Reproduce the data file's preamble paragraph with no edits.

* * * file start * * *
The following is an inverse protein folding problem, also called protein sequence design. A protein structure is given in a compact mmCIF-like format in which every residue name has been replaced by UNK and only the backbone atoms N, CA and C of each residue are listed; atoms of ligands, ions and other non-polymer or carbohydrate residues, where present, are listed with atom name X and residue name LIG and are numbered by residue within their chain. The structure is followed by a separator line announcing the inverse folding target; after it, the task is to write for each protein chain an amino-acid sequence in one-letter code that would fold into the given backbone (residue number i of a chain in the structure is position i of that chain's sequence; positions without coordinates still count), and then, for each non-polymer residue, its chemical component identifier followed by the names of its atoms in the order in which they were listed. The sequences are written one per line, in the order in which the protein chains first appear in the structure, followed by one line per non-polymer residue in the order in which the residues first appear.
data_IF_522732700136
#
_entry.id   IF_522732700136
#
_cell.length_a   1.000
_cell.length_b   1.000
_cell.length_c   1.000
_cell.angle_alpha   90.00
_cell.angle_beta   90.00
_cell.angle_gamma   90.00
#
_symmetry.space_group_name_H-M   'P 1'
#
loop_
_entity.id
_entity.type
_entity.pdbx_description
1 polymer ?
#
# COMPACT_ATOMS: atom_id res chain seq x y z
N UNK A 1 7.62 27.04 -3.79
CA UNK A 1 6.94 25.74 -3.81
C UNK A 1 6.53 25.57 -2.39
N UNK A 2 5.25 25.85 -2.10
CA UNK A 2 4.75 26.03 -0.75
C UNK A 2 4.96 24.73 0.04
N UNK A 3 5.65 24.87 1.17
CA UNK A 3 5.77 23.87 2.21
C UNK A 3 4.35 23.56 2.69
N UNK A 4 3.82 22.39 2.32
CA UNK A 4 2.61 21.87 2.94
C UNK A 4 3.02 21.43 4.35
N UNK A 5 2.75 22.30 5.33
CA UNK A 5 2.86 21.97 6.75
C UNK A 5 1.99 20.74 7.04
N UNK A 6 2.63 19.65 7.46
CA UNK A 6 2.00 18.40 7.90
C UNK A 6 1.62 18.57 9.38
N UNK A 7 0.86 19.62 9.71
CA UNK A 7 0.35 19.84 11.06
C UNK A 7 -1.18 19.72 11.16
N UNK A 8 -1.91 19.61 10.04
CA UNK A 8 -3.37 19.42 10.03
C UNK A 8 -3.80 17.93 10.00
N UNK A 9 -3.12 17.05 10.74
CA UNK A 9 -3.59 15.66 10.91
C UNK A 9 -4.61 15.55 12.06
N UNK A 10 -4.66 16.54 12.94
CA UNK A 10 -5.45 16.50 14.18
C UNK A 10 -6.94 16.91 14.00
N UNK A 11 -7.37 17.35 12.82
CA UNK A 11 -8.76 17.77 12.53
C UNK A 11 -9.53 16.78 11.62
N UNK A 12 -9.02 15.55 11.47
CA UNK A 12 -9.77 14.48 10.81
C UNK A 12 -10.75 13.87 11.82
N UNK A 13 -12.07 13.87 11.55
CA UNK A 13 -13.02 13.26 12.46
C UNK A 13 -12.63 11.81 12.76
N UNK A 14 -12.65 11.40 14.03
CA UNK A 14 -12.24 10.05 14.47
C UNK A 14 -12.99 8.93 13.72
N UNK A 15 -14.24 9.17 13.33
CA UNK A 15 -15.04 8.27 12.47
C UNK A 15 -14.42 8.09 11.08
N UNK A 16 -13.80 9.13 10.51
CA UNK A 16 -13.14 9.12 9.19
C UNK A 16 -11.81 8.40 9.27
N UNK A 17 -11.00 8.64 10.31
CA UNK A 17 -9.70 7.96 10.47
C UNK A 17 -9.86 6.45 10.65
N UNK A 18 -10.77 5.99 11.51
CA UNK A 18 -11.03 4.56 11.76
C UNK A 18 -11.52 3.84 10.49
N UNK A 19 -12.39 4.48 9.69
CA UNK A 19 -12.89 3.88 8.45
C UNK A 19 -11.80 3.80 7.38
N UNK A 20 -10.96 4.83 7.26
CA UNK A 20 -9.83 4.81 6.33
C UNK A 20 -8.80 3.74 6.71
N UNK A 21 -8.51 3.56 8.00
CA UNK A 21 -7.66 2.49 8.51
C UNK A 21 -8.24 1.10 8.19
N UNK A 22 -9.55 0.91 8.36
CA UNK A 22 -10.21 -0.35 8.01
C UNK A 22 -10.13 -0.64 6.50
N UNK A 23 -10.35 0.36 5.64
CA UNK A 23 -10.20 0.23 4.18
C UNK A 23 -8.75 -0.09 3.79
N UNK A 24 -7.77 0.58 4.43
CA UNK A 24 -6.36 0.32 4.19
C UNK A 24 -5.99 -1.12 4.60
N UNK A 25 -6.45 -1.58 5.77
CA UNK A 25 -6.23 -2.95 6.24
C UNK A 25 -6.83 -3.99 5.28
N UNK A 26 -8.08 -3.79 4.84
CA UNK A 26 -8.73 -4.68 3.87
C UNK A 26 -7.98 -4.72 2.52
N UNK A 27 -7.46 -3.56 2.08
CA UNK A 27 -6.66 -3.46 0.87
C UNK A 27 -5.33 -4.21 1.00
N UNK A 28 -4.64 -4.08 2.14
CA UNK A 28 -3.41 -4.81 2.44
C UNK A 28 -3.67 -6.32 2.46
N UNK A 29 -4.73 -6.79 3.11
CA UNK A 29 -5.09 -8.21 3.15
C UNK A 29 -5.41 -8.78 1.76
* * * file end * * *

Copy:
The following is an inverse protein folding problem, also called protein sequence design. A protein structure is given in a compact mmCIF-like format in which every residue name has been replaced by UNK and only the backbone atoms N, CA and C of each residue are listed; atoms of ligands, ions and other non-polymer or carbohydrate residues, where present, are listed with atom name X and residue name LIG and are numbered by residue within their chain. The structure is followed by a separator line announcing the inverse folding target; after it, the task is to write for each protein chain an amino-acid sequence in one-letter code that would fold into the given backbone (residue number i of a chain in the structure is position i of that chain's sequence; positions without coordinates still count), and then, for each non-polymer residue, its chemical component identifier followed by the names of its atoms in the order in which they were listed. The sequences are written one per line, in the order in which the protein chains first appear in the structure, followed by one line per non-polymer residue in the order in which the residues first appear.